In April, Susan Smith noticed that her dachshund, Max, began acting strangely protective, following her every move.
On May 5, she was diagnosed with breast cancer. "A lot of people say dogs can sense these things," she said.
One day, Smith happened to feel a small lump in her left breast. Though she thought nothing of it at the time, it had significantly increased in size a week later. At her oldest son's insistence, she went in for a mammogram, which was quickly followed by another and then an ultrasound.
The radiologist suggested she consult a surgeon. Doctors discovered that Smith had a rapidly growing tumor, and she started chemotherapy treatment on June 13, two days before her 57th birthday. Your relationship with the people treating you is of the utmost importance, Smith said.
"I had to let it go and really comprehend that whatever happens to me is God's will not the doctors'," she said. " I've never questioned anything they've done or suggested." She adores her oncologist, Dr. Miriam Atkins, who works at Augusta Oncology. "She's wonderful and personable, and she's great at describing everything in layman's terms so I'll understand," Smith said.
Throughout June and July, she went to Augusta every other week for chemotherapy treatments, spending hours hooked up to an IV.
She said that was the saddest part of her ordeal because she would look around the room full of recliner after recliner of patients, some as young as 16 or 17. "You would hear people get sick a lot, and they can't help that," Smith said. "But more often I would hear laughter. A lot of the time we would share what we were laughing about.
The lighthearted days are always easier." The chemo occasionally caused her blood pressure to drop dangerously low, and she was rushed to the hospital twice. She lost her hair and her eyebrows. It also forced small sacrifices, like forgoing certain food and drinks.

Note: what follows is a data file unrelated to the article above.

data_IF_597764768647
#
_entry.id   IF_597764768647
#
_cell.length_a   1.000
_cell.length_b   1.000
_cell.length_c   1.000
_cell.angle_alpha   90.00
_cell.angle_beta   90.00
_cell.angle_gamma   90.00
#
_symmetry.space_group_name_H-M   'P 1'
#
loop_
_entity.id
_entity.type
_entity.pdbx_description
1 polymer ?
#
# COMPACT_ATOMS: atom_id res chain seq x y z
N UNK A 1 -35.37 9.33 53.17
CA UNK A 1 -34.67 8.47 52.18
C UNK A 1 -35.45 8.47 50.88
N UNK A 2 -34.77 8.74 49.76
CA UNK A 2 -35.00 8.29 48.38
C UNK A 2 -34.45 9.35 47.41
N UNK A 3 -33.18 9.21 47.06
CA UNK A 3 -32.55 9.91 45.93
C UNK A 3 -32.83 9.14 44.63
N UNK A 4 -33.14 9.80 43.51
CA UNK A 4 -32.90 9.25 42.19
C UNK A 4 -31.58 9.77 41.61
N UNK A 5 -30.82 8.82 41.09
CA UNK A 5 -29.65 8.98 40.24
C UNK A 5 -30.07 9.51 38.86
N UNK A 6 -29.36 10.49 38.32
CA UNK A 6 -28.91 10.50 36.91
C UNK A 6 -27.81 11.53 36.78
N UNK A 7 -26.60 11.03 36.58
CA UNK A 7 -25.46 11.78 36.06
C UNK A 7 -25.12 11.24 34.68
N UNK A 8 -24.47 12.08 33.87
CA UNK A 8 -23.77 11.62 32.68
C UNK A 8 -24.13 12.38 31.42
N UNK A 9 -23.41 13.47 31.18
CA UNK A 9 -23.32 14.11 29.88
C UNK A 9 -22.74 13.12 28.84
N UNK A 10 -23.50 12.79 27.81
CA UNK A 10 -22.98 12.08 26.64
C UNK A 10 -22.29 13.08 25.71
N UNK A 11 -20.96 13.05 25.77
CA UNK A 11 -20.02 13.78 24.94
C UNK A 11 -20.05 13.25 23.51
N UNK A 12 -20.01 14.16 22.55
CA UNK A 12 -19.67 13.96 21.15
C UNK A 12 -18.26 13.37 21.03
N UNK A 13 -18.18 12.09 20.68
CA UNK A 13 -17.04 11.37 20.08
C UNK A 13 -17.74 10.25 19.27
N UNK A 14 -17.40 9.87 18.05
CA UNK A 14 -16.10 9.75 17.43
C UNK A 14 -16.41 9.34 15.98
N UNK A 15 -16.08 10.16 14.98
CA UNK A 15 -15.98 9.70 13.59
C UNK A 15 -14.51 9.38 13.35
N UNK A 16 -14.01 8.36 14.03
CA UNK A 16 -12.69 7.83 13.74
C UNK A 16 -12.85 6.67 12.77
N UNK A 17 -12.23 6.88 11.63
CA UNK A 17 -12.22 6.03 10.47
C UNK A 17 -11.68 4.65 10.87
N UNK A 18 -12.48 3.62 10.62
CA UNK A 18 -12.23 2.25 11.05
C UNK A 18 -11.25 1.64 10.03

"During chemo, I had a salty taste in my mouth all the time," she said. "I couldn't have anything sweet. Imagine putting salt on ice cream and eating it. I couldn't drink sweet tea, but believe me, I'm drinking it now." Eventually, her oncologist said they could stop the chemo because the tumor had shrunk enough to operate. Smith's surgery, a mastectomy, took place Friday, Sept. 9. The surgeon performed a biopsy, removing 11 lymph nodes, three of which tested positive for metastatic cancer.
After the surgery, Smith had a request for her doctor - she wanted to take the tumor home with her. Atkins said they needed it for examination, to be cut up, dissected and tested. "I just wanted to see what was trying to destroy my body," Smith said.
This week she will begin radiation treatment every day, Monday to Friday, for six weeks straight. So far, Smith has gotten through the experience thanks to friends, family and faith. "I don't know if you could list me as a survivor yet, but I'm surviving," she said. She has a strong support system spread throughout Thomson, Augusta and North Augusta, S.C., including her husband of nearly 24 years, Jeff; three children; five grandchildren; four sisters; a brother, her best friend, Wanda Sisson, and many other friends.
"A lot of people don't want to talk about it or are ashamed," she said. "I've never had a down day, and I don't feel sorry for myself." She has had a continuous stream of friends stopping by, telephone calls, flowers, food and greeting cards, which she plans to eventually compile in a scrapbook. She and her siblings are also closer than they have ever been. When she has appointments in Augsuta, she and her sisters meet for lunch or go shopping.
They have seen each other more in the last few months than the 10 years before that. Smith has tried to keep her life as normal as possible by continuing to eat out, go to friends' houses and attend football games.
She said she has been blessed to receive such a tremendous outpouring of support. "Even once you don't have the cancer anymore, you have to deal with it for the rest of your life," she said.
And Smith has a lot of plans for her life. In the short term, she looks forward to seeing her youngest son graduate from Georgia Southern and taking a trip to the mountains in Pigeon Forge with her husband. In the long term, she treasures each day she spends with her grandchildren. She will enjoy watching them grow up, offering her love and support along the way.
Smith also wants to provide assistance to other people who are diagnosed with cancer.
She has already visited the local American Cancer Society office. "It's going to be awhile, but after I finish my treatment, the first thing I'm going to do is put my name on the list to be a supporter," she said. Despite everything she has dealt with, she has remained positive and has never been afraid. "Psalms 23 is usually read at funerals, but actually cancer is the shadow of death, and I haven't feared any evil," she said.